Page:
As my poetry skills developed, I started using a wider variety of writing styles, different rhyming patterns. Some poems didn’t rhyme, others only line 1 and 3 rhymed, or line 2 and 4. What styles work for you is up to you. My counsellor became interested in my poetry and from time to time, I would email some of them to her. Some of my poems are published in articles, social media and other websites, for other people to learn more about from what.
Poem: The Flower
Growing up in a family tree
Some finding the atmosphere happy, thers wanting to go bush
A wild rose has a sweet scent and many thorns
hybrid plants are a mix
Aesthetically pleasing but incomplete with missing scent or other features
Could the same be true of other living creatures?
I am a flower in a way
Coming into bloom
As my body continues its path of change
Bits of me rearranged, Am I a Rose?
Perhaps a Poppy when in red
on ANZAC Day
Honouring those who gave their all for the freedom we have today
So, can I be myself, Loving all in full bloom
or am I to be plucked and put in a vase on a shelf?
Cast aside, pruned and sent to a compost heap
While others dress alike as sheep
In good time you too shall bloom,
in between times,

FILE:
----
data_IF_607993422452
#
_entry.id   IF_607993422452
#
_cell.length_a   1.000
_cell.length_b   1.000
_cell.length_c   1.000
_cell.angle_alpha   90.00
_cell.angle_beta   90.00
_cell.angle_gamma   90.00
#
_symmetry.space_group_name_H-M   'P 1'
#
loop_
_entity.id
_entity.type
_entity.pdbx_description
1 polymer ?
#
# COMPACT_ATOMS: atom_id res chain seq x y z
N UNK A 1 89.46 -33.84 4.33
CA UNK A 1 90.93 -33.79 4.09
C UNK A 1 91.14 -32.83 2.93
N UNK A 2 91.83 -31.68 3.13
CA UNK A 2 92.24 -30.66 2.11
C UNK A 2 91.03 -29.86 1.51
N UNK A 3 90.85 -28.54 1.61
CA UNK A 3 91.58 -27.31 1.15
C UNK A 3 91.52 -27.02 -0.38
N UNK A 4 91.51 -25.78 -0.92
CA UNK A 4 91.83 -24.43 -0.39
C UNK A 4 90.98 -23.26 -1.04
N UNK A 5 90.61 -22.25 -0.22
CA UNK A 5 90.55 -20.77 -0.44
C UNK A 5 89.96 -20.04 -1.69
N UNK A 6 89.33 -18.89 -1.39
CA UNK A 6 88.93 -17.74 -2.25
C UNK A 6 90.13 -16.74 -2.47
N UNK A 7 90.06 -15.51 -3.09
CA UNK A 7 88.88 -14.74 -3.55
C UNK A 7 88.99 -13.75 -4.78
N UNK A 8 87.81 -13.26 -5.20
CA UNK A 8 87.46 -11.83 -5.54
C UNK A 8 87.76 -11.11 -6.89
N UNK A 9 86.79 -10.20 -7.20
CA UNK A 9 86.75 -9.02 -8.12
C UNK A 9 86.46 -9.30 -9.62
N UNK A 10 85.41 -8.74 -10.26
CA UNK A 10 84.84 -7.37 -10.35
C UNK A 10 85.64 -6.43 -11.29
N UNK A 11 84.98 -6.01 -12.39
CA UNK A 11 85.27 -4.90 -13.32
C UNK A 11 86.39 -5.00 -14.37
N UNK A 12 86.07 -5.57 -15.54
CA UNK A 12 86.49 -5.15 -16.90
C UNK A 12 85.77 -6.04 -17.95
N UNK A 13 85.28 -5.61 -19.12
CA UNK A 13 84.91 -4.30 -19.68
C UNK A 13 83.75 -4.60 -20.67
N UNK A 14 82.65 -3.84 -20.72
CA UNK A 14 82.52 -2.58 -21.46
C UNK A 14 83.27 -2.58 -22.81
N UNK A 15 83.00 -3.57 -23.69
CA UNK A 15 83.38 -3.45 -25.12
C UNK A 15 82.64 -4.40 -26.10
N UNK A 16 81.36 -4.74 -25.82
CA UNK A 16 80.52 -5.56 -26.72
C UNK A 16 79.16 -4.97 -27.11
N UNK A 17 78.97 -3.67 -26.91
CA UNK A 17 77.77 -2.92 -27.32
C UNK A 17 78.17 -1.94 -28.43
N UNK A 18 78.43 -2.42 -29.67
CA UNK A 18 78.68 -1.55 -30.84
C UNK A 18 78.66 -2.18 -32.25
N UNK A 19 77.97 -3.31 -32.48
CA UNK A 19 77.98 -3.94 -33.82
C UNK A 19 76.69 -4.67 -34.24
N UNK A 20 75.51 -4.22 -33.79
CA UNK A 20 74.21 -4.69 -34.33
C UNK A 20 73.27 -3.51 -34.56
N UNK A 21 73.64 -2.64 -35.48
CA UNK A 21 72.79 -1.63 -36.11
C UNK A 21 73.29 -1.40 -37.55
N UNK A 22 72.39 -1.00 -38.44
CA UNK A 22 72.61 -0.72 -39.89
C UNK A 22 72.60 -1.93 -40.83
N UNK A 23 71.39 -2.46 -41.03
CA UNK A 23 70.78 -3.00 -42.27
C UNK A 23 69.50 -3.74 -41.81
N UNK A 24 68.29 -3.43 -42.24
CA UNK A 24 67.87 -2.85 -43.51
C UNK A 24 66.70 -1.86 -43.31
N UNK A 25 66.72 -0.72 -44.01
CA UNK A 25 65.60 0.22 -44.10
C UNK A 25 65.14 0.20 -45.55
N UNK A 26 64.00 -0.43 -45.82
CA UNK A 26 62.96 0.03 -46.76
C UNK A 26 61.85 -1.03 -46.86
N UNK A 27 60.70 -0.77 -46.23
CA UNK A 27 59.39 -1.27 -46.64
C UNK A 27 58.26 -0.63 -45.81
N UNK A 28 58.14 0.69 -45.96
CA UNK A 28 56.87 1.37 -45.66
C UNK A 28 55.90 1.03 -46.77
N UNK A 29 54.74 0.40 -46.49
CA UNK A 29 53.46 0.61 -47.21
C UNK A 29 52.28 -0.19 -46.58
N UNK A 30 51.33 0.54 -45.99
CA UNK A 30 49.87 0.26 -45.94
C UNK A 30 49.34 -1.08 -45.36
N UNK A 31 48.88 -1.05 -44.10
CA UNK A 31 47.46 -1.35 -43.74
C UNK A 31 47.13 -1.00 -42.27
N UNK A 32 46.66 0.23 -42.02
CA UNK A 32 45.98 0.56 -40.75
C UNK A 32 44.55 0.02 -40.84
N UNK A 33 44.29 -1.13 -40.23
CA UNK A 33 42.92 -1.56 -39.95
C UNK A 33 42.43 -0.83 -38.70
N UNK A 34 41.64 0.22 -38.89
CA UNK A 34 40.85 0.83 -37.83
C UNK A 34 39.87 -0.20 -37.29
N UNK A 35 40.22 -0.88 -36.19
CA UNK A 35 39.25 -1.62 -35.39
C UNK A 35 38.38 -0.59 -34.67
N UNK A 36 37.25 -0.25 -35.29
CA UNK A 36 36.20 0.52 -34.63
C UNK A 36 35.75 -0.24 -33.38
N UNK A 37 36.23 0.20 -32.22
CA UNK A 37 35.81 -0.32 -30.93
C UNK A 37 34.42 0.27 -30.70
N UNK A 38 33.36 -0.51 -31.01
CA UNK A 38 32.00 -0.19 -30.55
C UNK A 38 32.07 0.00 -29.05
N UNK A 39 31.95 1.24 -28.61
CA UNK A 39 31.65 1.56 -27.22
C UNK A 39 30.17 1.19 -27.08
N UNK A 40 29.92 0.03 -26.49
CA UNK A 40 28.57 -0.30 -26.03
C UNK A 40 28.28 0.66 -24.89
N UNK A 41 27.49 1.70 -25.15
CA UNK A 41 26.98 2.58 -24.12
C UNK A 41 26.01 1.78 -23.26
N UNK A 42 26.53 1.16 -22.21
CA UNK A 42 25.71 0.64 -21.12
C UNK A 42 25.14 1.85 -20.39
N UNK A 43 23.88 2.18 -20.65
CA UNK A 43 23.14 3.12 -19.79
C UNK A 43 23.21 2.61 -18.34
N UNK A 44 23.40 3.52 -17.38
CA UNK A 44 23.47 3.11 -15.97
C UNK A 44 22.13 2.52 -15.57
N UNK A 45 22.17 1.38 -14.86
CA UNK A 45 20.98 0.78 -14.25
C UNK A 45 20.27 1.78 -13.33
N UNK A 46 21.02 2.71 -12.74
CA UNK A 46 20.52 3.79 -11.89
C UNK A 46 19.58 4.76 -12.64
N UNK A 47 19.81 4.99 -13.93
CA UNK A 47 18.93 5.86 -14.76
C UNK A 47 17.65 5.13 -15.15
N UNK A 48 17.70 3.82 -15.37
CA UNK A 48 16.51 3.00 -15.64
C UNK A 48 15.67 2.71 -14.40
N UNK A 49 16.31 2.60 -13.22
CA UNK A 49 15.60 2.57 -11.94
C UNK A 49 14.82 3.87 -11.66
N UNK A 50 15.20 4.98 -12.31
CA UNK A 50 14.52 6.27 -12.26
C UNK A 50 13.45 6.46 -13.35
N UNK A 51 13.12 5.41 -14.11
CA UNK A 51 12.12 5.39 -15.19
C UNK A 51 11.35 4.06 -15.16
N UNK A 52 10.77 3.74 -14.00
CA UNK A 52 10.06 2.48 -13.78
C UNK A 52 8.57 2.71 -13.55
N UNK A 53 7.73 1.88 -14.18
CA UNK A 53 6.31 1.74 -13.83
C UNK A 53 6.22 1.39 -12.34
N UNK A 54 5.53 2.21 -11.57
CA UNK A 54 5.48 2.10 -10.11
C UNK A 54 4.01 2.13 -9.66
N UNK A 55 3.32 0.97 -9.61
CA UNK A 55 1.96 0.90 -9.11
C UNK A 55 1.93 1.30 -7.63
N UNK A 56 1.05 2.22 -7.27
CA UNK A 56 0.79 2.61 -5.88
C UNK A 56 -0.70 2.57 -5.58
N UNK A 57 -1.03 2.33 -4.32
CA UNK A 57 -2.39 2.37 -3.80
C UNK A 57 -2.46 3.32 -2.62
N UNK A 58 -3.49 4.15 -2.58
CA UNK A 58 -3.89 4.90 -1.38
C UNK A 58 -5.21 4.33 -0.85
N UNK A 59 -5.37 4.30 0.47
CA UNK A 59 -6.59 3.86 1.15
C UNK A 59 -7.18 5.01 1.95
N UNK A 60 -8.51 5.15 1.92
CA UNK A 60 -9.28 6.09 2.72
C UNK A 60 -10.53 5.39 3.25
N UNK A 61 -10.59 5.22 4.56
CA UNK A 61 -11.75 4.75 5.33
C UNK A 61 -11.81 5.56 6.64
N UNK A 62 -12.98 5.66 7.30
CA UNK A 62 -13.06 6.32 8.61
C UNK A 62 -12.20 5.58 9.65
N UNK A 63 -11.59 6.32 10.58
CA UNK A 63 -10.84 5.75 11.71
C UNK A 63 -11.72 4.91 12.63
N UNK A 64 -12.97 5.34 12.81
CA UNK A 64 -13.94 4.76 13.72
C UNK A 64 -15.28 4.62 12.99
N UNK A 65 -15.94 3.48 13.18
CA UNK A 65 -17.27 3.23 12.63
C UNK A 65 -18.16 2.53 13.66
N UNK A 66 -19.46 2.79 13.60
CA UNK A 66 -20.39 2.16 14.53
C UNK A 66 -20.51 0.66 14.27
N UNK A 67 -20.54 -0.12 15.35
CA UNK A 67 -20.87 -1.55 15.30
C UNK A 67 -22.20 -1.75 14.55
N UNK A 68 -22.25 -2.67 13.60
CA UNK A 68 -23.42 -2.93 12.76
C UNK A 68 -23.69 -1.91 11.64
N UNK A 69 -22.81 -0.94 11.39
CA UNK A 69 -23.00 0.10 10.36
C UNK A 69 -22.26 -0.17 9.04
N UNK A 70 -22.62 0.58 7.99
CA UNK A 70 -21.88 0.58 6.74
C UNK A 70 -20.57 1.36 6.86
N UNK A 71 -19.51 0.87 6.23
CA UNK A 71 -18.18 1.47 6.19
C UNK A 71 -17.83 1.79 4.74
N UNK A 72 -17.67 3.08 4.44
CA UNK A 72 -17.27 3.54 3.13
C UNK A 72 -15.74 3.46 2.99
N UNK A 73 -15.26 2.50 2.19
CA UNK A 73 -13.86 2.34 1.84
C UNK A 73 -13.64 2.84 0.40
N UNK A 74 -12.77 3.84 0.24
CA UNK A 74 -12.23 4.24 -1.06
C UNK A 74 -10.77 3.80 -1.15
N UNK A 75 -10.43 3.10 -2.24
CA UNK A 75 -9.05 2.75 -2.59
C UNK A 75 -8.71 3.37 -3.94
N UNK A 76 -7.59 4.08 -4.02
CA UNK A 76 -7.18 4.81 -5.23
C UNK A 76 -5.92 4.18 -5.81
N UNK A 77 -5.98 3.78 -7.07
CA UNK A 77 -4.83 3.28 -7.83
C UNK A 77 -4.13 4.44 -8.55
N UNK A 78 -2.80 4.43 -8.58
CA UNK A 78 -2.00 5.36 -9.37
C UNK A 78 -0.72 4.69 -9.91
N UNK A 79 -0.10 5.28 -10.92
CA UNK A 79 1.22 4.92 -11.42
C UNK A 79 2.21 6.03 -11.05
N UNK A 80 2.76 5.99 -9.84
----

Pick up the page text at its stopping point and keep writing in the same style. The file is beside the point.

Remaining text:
I hope this poem lifts you up high into the sky,
you are already a soaring butterfly
At last I was beginning to feel better as I continued my path, the poems in effect, disposing some of my baggage. The poet within then started writing about pleasant experiences and observations, a wider variety of subjects, from simple things like the beauty of a sunrise, to potential futures in parallel universes, a model of my ideal world, and how to improve the world in which I physically live.
I found the 3rd person narrative method to be useful, looking at myself as if I was looking from the outside inwards, rather than trying to look from the centre of what I had experienced, outwards though the clutter of triggers, painful emotions and memories. With this technique, I have disarmed most of the triggers, although I know some of them will be there in the background for the rest of my life. Unfortunately, some of them are still in the foreground too, and will more than likely be a part of me for the rest of my life.